RFC 3162 RADIUS and IPv6 August 2001 2.3. Framed-IPv6-Prefix Description This Attribute indicates an IPv6 prefix (and corresponding route) to be configured for the user. It MAY be used in Access-Accept packets, and can appear multiple times. It MAY be used in an Access-Request packet as a hint by the NAS to the server that it would prefer these prefix(es), but the server is not required to honor the hint. Since it is assumed that the NAS will plumb a route corresponding to the prefix, it is not necessary for the server to also send a Framed-IPv6-Route attribute for the same prefix. A summary of the Framed-IPv6-Prefix Attribute format is shown below. The fields are transmitted from left to right. 0 1 2 3 0 1 2 3 4 5 6 7 8 9 0 1 2 3 4 5 6 7 8 9 0 1 2 3 4 5 6 7 8 9 0 1 +-+-+-+-+-+-+-+-+-+-+-+-+-+-+-+-+-+-+-+-+-+-+-+-+-+-+-+-+-+-+-+-+ | Type | Length | Reserved | Prefix-Length | +-+-+-+-+-+-+-+-+-+-+-+-+-+-+-+-+-+-+-+-+-+-+-+-+-+-+-+-+-+-+-+-+ Prefix +-+-+-+-+-+-+-+-+-+-+-+-+-+-+-+-+-+-+-+-+-+-+-+-+-+-+-+-+-+-+-+-+ Prefix +-+-+-+-+-+-+-+-+-+-+-+-+-+-+-+-+-+-+-+-+-+-+-+-+-+-+-+-+-+-+-+-+ Prefix +-+-+-+-+-+-+-+-+-+-+-+-+-+-+-+-+-+-+-+-+-+-+-+-+-+-+-+-+-+-+-+-+ Prefix | +-+-+-+-+-+-+-+-+-+-+-+-+-+-+-+-+-+-+-+-+-+-+-+-+-+-+-+-+-+-+-+-+ Type 97 for Framed-IPv6-Prefix Length At least 4 and no larger than 20. Reserved This field, which is reserved and MUST be present, is always set to zero. Prefix-Length The length of the prefix, in bits. At least 0 and no larger than 128. Aboba, et al. Standards Track [Page 4]
RFC 3162 RADIUS and IPv6 August 2001 Prefix The Prefix field is up to 16 octets in length. Bits outside of the Prefix-Length, if included, must be zero. 2.4. Login-IPv6-Host Description This Attribute indicates the system with which to connect the user, when the Login-Service Attribute is included. It MAY be used in Access-Accept packets. It MAY be used in an Access- Request packet as a hint to the server that the NAS would prefer to use that host, but the server is not required to honor the hint. A summary of the Login-IPv6-Host Attribute format is shown below. The fields are transmitted from left to right. 0 1 2 3 0 1 2 3 4 5 6 7 8 9 0 1 2 3 4 5 6 7 8 9 0 1 2 3 4 5 6 7 8 9 0 1 +-+-+-+-+-+-+-+-+-+-+-+-+-+-+-+-+-+-+-+-+-+-+-+-+-+-+-+-+-+-+-+-+ | Type | Length | Address +-+-+-+-+-+-+-+-+-+-+-+-+-+-+-+-+-+-+-+-+-+-+-+-+-+-+-+-+-+-+-+-+ Address +-+-+-+-+-+-+-+-+-+-+-+-+-+-+-+-+-+-+-+-+-+-+-+-+-+-+-+-+-+-+-+-+ Address +-+-+-+-+-+-+-+-+-+-+-+-+-+-+-+-+-+-+-+-+-+-+-+-+-+-+-+-+-+-+-+-+ Address +-+-+-+-+-+-+-+-+-+-+-+-+-+-+-+-+-+-+-+-+-+-+-+-+-+-+-+-+-+-+-+-+ Address | +-+-+-+-+-+-+-+-+-+-+-+-+-+-+-+-+ Type 98 for Login-IPv6-Host Length 18 Aboba, et al. Standards Track [Page 5]
RFC 3162 RADIUS and IPv6 August 2001 Address The Address field is 16 octets in length. The value 0xFFFFFFFFFFFFFFFFFFFFFFFFFFFFFFFF indicates that the NAS SHOULD allow the user to select an address or name to be connected to. The value 0 indicates that the NAS SHOULD select a host to connect the user to. Other values indicate the address the NAS SHOULD connect the user to. 2.5. Framed-IPv6-Route Description This Attribute provides routing information to be configured for the user on the NAS. It is used in the Access-Accept packet and can appear multiple times. A summary of the Framed-IPv6-Route Attribute format is shown below. The fields are transmitted from left to right. 0 1 2 0 1 2 3 4 5 6 7 8 9 0 1 2 3 4 5 6 7 8 9 0 1 2 3 +-+-+-+-+-+-+-+-+-+-+-+-+-+-+-+-+-+-+-+-+-+- | Type | Length | Text ... +-+-+-+-+-+-+-+-+-+-+-+-+-+-+-+-+-+-+-+-+-+- Type 99 for Framed-IPv6-Route Length >=3 Text The Text field is one or more octets, and its contents are implementation dependent. The field is not NUL (hex 00) terminated. It is intended to be human readable and MUST NOT affect operation of the protocol. For IPv6 routes, it SHOULD contain a destination prefix optionally followed by a slash and a decimal length specifier stating how many high order bits of the prefix to use. That is followed by a space, a gateway address, a space, and one or more metrics (encoded in decimal) separated by spaces. Prefixes and addresses are formatted as described in [16]. For example, "2000:0:0:106::/64 2000::106:a00:20ff:fe99:a998 1". Aboba, et al. Standards Track [Page 6]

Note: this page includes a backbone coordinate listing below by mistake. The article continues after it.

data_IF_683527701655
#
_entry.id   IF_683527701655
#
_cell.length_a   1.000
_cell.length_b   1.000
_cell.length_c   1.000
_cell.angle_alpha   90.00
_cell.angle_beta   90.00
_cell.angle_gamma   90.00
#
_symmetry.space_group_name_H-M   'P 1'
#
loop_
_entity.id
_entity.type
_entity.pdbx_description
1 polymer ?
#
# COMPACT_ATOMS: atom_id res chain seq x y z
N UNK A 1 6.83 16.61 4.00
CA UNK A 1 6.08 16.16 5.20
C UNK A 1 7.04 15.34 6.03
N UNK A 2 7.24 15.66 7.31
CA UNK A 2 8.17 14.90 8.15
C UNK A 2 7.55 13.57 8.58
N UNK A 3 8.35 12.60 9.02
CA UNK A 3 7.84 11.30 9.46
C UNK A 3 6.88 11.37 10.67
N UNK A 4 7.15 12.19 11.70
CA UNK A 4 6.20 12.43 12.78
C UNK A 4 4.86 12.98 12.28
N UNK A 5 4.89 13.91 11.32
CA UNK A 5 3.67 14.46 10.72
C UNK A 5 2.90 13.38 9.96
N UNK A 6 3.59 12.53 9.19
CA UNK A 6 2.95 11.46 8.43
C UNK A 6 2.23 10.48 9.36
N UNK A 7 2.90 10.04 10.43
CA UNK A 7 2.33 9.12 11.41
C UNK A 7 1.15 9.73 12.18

RFC 3162 RADIUS and IPv6 August 2001 Whenever the gateway address is the IPv6 unspecified address the IP address of the user SHOULD be used as the gateway address. The unspecified address can be expressed in any of the acceptable formats described in [16]. For example, "2000:0:0:106::/64 :: 1". 2.6. Framed-IPv6-Pool Description This Attribute contains the name of an assigned pool that SHOULD be used to assign an IPv6 prefix for the user. If a NAS does not support multiple prefix pools, the NAS MUST ignore this Attribute. A summary of the Framed-IPv6-Pool Attribute format is shown below. The fields are transmitted from left to right. 0 1 2 0 1 2 3 4 5 6 7 8 9 0 1 2 3 4 5 6 7 8 9 0 1 2 3 +-+-+-+-+-+-+-+-+-+-+-+-+-+-+-+-+-+-+-+-+-+-+-+-+ | Type | Length | String... +-+-+-+-+-+-+-+-+-+-+-+-+-+-+-+-+-+-+-+-+-+-+-+-+ Type 100 for Framed-IPv6-Pool Length >= 3 String The string field contains the name of an assigned IPv6 prefix pool configured on the NAS. The field is not NUL (hex 00) terminated. 3. Table of Attributes The following table provides a guide to which attributes may be found in which kinds of packets, and in what quantity. Request Accept Reject Challenge Accounting # Attribute Request 0-1 0 0 0 0-1 95 NAS-IPv6-Address 0-1 0-1 0 0 0-1 96 Framed-Interface-Id 0+ 0+ 0 0 0+ 97 Framed-IPv6-Prefix 0+ 0+ 0 0 0+ 98 Login-IPv6-Host 0 0+ 0 0 0+ 99 Framed-IPv6-Route 0 0-1 0 0 0-1 100 Framed-IPv6-Pool Aboba, et al. Standards Track [Page 7]